By LA Weekly
By Henry Rollins
By Weekly Photographers
By Shea Serrano
By Nate "Igor" Smith
By Dan Weiss
By Erica E. Phillips
By Kai Flanders
There’s a reason why Dennis Wilson’s Pacific Ocean Blue hasn’t been available in nearly 30 years: It’s a bummer — wobbly, confusing, and depressed. A big, mournful choir cascades through the songs, oohing and ahhing along to tales of grief and confusion: “I had to get away, I had to get away,” they sing on the massive opener, “River Man.” Unlike his work with his brothers in the Beach Boys, Wilson’s Pacific Ocean Blue is not a joyous album about young love and riding the waves but a collection of songs about no love and staring at the walls. The record plods along, each song a little bit longer than it needs to be; the mix is muddy; the lyrics teeter on the edge of obviousness as the then-tattered Boy, who died six years later after a long battle with alcoholism (this week is the 25th anniversary of his death), faces the ugly side of L.A. dreams. When he screams, “Oh, it’s Friday night!” you feel like you better stay off the road. But in this recklessness lies its allure. This is a beach boy washed up onto shore, drenched and gasping. As such, it feels incredibly honest, like the bullshit’s been stripped away. The second disc features songs recorded for the unreleased follow-up, Bambu, and it’s even weirder. “Schoolgirl” sounds like an ugly version of E.L.O.; is about, well, being in love with a schoolgirl; and features a little bongo solo. Stay away from the hard stuff, indeed.
Arabian Prince | Innovative Life: The Anthology 1984–1989 | Stones Throw
Who would’ve thought that by rediscovering the lost member of N.W.A, we’d also uncover the likewise forgotten prehistory of L.A. hip-hop? The number of years Innovative Life pulls from may be limited to a precious five, but the timing is perfect. Arabian Prince was one of the first local rap artists to record and release his songs, and those initial electro-rap outpourings were a direct evolution of the multiculti B-boy block parties that gave rise to a viable Southern California scene. For better or worse, those gatherings also gave the gangbangers a place to raise ruckus and, eventually, an art form to inhabit. Arabian himself didn’t ride the transition well, but he was there, collaborating with Dre, when homey was still wearing eyeliner and sequins, and working under the beady stare of Eazy-E (R.I.P.) to help craft the soundtrack behind the world’s introduction to hard-core gangsta rap.
Love | Out Here | Universal Music Enterprises
This year’s latest Rhino revisitation of Love’s Forever Changes (in a two-disc “collectors’ edition,” augmented with alternate mixes), along with the often-fascinating, if narrowly focused documentary Love Story DVD, emphasizes yet again that the L.A. band’s initially ignored 1967 album was a masterfully prescient and defiantly unique blend of fragile pop melodicism, orchestral grandeur, mariachi horns and paranoia. But the film and Rhino’s retro focus also perpetuate the myth that bandleader Arthur Lee was a briefly brilliant burnout whose music over the ensuing four decades was largely worthless. Much of the problem is that, while he really was forever changing, Lee’s early fans weren’t. Love’s fairly rare (and unfairly obscure) 1969 double album, Out Here, indicates that the madly eclectic Lee was probably too smart and talented for his time. It truly is out there, and all over the place, delivering Little Richard–trilling psychedelic blues rock (“Stand Out”) and sarcastic militaristic marches/theatrical skits (“Discharged”) to 11-minute power-pop anthems/global-peace initiatives (“Love Is More Than Words”) and airy jazz-pop that’s fluffier than the Fifth Dimension (“Nice to Be”), as well as minor-key acoustic ballads that evoke the softly eerie glow of Love’s early era (“Listen to My Song”). Universal also recently reissued False Start, the 1970 follow-up to Out Here, which cranks it up further, with great hard-rock tunes like “The Everlasting First,” Lee’s supercharged collaboration with old pal Jimi Hendrix.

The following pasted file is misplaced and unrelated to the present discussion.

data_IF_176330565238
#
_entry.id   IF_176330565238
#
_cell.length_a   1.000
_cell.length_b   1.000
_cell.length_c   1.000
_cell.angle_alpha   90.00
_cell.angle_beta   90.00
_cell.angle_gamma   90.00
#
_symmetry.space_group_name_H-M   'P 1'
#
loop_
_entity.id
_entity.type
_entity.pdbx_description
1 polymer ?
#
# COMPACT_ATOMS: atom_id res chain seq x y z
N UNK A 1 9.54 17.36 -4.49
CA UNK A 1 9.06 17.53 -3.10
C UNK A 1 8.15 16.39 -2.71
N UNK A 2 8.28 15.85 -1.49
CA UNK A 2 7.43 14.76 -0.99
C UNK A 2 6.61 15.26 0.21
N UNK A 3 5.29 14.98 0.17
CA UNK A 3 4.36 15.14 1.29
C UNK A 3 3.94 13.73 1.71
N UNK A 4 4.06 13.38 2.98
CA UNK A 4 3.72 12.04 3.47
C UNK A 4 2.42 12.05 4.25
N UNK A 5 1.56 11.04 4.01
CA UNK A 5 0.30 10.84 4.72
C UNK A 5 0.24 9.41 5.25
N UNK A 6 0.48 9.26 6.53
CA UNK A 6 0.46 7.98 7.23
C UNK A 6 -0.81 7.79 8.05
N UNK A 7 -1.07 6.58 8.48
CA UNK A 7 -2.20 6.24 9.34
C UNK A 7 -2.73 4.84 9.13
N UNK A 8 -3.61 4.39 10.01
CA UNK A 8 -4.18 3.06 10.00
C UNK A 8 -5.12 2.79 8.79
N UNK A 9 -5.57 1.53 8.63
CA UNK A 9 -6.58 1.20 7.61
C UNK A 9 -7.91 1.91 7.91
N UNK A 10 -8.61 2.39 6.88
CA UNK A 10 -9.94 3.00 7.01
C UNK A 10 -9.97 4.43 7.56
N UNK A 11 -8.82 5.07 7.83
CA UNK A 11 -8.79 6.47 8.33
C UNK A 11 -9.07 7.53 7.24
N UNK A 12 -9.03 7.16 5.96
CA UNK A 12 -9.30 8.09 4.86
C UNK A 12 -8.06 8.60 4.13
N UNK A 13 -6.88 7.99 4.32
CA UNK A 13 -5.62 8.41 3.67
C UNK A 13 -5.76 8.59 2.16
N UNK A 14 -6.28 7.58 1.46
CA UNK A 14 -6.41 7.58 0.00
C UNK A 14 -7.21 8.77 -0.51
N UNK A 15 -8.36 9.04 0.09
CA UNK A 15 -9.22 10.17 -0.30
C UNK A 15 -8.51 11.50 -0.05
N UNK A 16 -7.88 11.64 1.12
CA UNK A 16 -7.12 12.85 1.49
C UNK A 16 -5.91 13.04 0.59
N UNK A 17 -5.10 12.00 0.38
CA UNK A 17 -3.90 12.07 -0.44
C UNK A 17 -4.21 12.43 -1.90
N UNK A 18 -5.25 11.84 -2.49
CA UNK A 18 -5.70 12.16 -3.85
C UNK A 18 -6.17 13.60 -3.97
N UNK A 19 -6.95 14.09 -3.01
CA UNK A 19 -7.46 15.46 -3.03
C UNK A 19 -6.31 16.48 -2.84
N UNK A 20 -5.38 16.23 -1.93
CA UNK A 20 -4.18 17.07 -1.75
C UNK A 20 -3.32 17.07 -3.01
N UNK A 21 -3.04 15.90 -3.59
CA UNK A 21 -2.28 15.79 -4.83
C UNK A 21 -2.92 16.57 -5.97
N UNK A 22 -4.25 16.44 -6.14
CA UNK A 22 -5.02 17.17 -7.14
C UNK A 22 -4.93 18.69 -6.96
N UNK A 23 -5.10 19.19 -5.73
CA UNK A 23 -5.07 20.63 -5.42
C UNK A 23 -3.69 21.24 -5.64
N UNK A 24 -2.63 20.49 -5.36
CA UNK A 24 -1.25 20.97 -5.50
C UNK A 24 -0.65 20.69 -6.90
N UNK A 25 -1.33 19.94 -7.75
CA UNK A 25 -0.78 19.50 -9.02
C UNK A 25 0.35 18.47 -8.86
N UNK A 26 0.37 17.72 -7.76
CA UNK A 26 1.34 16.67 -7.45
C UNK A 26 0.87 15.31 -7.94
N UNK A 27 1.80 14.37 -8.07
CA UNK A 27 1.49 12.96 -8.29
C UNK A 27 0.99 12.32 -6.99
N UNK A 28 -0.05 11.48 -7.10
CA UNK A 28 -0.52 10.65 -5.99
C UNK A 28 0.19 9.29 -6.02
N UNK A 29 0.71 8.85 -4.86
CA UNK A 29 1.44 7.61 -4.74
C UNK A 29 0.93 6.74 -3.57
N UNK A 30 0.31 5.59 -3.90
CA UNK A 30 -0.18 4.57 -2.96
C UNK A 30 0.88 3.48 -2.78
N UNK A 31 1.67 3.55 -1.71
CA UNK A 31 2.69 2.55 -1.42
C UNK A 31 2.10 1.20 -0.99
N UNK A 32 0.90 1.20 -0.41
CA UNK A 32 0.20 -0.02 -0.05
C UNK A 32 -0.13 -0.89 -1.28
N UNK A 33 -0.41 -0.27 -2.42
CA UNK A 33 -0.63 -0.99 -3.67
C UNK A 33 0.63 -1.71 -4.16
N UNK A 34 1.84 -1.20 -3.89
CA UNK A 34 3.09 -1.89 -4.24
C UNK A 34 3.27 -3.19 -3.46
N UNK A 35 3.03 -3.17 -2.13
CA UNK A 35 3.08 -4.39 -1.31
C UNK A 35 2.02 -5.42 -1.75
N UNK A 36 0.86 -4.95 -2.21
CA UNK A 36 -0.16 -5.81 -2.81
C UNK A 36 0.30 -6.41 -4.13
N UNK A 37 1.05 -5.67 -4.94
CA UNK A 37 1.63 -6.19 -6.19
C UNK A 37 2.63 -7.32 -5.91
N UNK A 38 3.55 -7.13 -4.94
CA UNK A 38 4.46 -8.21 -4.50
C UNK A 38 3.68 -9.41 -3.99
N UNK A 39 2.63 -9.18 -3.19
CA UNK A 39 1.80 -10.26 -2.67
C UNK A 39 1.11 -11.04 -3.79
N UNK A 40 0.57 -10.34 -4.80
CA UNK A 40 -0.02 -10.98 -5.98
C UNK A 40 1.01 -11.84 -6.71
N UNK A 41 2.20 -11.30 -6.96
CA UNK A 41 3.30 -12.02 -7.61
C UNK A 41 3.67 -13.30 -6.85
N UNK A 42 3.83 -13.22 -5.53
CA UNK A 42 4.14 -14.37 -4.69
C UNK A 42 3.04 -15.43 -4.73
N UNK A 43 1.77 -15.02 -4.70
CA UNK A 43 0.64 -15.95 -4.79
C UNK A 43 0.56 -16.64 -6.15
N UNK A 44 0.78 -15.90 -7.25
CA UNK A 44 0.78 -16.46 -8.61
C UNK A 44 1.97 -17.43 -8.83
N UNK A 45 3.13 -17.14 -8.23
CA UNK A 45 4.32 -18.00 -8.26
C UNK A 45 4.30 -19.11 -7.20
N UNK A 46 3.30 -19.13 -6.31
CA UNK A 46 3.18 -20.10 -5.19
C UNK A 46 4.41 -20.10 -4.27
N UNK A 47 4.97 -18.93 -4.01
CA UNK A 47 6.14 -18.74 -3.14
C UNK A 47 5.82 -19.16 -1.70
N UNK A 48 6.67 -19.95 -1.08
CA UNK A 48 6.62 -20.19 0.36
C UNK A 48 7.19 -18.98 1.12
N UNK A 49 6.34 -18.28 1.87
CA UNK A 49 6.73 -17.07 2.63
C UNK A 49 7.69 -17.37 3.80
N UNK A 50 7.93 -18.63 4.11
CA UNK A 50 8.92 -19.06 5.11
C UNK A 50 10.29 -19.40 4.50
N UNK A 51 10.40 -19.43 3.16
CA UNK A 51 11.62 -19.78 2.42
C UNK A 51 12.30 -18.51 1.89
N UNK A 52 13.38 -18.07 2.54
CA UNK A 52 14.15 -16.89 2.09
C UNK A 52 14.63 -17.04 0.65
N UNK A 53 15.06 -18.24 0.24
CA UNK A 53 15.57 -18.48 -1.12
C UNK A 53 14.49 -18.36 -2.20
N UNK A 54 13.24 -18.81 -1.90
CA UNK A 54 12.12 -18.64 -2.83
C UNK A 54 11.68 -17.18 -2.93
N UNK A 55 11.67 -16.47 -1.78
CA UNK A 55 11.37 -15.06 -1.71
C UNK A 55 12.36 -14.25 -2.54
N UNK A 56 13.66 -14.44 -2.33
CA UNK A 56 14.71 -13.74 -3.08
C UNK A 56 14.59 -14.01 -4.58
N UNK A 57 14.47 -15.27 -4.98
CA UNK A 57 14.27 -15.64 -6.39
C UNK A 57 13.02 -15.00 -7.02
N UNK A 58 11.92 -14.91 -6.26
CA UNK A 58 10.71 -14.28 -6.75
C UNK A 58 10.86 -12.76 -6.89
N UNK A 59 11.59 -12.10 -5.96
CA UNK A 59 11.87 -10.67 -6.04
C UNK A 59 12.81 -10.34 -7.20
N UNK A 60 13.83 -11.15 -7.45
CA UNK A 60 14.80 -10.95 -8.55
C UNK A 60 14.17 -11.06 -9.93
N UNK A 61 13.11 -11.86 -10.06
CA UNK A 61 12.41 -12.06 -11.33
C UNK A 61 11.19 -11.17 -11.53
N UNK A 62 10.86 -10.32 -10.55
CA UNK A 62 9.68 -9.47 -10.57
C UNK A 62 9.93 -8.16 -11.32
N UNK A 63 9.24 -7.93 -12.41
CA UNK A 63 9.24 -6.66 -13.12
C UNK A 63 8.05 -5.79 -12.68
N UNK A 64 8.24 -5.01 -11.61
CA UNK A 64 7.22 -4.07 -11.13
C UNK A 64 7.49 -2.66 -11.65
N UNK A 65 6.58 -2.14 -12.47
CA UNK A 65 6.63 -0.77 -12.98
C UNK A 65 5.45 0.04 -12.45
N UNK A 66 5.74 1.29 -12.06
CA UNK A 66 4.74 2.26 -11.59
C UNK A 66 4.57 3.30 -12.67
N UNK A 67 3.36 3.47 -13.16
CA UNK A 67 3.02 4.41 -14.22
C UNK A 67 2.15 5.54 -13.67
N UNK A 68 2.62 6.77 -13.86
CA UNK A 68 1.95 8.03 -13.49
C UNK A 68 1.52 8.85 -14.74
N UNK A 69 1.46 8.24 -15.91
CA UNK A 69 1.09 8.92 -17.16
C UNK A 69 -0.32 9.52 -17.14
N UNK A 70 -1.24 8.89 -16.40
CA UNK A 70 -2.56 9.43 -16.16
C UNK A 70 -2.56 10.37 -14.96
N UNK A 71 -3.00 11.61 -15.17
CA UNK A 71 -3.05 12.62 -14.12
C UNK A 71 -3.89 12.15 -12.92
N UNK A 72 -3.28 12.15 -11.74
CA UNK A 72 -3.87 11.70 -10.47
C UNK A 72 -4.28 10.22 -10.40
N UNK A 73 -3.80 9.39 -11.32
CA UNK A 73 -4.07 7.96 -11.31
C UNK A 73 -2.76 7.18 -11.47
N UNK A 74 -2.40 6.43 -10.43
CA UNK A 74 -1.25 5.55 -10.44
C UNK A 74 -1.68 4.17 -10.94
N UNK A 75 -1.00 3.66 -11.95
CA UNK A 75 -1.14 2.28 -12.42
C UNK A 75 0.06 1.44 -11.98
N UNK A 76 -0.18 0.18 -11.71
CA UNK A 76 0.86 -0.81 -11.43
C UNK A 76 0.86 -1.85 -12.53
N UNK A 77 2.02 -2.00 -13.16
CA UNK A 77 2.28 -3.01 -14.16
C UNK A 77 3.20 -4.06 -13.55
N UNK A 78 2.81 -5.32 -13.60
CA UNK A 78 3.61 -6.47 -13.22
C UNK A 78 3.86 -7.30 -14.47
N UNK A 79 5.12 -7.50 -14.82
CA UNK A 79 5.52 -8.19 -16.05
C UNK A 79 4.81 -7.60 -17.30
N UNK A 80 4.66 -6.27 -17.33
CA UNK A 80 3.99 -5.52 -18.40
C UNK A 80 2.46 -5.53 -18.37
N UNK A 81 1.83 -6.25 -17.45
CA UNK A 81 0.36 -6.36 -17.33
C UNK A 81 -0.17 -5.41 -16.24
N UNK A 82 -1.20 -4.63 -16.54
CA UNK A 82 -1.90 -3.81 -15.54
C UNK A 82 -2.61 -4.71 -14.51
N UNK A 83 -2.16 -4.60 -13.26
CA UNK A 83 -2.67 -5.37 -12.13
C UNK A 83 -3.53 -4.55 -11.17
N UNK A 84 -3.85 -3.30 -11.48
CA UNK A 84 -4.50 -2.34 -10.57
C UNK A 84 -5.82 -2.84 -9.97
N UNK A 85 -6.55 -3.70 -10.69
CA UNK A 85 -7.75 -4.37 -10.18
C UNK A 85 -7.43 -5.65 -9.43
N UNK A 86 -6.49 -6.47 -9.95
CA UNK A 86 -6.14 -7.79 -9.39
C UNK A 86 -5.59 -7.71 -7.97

Beck | Odelay — Deluxe Edition | Geffen
When they hear Beck’s name, 11 out of 15 California high schoolers respond with such concrete pronouncements as “What?,” “I’ve never heard it,” or “Is he classical?” At least, those high schoolers who were quizzed by Dave Eggers upon the 12th anniversary of Odelay’s release. But read between the liner notes of Eggers’ contribution to this deluxe reissue, and you’ll find a reassuring truth: Every teen who’s asked confirms that these miniature po-mo masterpieces sound contemporary. Odelay’s cultural significance has been discussed ever since its arrival in 1996. It’s almost impossible not to mention how this unexpected confirmation of Beck’s longevity signified a new dynasty’s rise to that dingy throne once occupied by Kurt Cobain. Or how Beck’s was a particularly Southern Californian take on the slackerdom long associated with endless dreariness. There was humor in this — down to the production itself — and the whole thing felt not unlike waking up hung over in a city whose every hustle and bustle takes place within reach of a surfboard. It was sun and cigarettes, endless summers and endless slack, but what really comes to mind hearing these songs more than a decade on is that had we not heard Beck’s subsequent albums, there really wouldn’t be anything here to suggest Odelay wasn’t made yesterday, or tomorrow even. Beck is his own greatest imitator, if only because no one else has given it a proper shot. And if none of that convinces you of this reissue’s significance, the album’s worth of B-sides and unreleased material should do the trick.
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